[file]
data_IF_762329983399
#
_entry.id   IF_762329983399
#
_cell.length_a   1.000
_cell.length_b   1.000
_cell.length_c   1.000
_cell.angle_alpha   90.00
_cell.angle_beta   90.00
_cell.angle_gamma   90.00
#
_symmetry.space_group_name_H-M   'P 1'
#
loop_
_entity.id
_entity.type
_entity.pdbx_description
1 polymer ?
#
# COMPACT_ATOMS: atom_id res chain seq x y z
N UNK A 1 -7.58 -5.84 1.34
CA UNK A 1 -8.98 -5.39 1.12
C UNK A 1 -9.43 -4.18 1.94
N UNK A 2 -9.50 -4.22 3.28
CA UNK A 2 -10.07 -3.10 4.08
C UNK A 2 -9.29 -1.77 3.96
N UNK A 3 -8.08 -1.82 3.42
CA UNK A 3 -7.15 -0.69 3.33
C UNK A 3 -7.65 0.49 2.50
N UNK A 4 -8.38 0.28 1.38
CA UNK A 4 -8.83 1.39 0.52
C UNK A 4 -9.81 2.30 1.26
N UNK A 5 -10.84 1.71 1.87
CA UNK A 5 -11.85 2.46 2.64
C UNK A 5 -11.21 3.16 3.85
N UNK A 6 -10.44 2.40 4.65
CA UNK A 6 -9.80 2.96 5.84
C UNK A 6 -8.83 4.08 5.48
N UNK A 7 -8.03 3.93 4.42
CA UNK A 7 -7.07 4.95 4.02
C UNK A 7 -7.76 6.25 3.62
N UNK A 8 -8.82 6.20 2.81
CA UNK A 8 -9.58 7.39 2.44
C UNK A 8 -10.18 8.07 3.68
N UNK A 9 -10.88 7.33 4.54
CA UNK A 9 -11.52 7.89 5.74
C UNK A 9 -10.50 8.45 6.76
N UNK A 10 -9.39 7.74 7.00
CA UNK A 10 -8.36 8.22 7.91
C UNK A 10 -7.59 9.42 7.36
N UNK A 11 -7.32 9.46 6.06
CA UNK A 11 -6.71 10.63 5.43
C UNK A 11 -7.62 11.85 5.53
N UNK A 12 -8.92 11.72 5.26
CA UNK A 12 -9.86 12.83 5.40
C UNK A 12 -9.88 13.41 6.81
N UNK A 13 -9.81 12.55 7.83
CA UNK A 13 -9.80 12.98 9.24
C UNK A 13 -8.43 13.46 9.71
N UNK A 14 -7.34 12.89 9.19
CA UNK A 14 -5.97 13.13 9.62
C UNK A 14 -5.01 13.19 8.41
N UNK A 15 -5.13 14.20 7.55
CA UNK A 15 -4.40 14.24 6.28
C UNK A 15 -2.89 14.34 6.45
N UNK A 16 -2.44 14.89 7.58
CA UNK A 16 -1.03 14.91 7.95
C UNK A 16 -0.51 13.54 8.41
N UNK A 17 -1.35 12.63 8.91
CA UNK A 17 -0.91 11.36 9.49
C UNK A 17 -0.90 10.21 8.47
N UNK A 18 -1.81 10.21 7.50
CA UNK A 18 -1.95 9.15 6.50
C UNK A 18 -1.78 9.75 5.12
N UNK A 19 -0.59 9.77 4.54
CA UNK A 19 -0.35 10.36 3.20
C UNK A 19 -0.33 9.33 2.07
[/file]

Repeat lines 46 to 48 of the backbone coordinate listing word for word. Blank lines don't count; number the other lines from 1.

CA UNK A 9 -11.52 7.89 5.74
C UNK A 9 -10.50 8.45 6.76
N UNK A 10 -9.39 7.74 7.00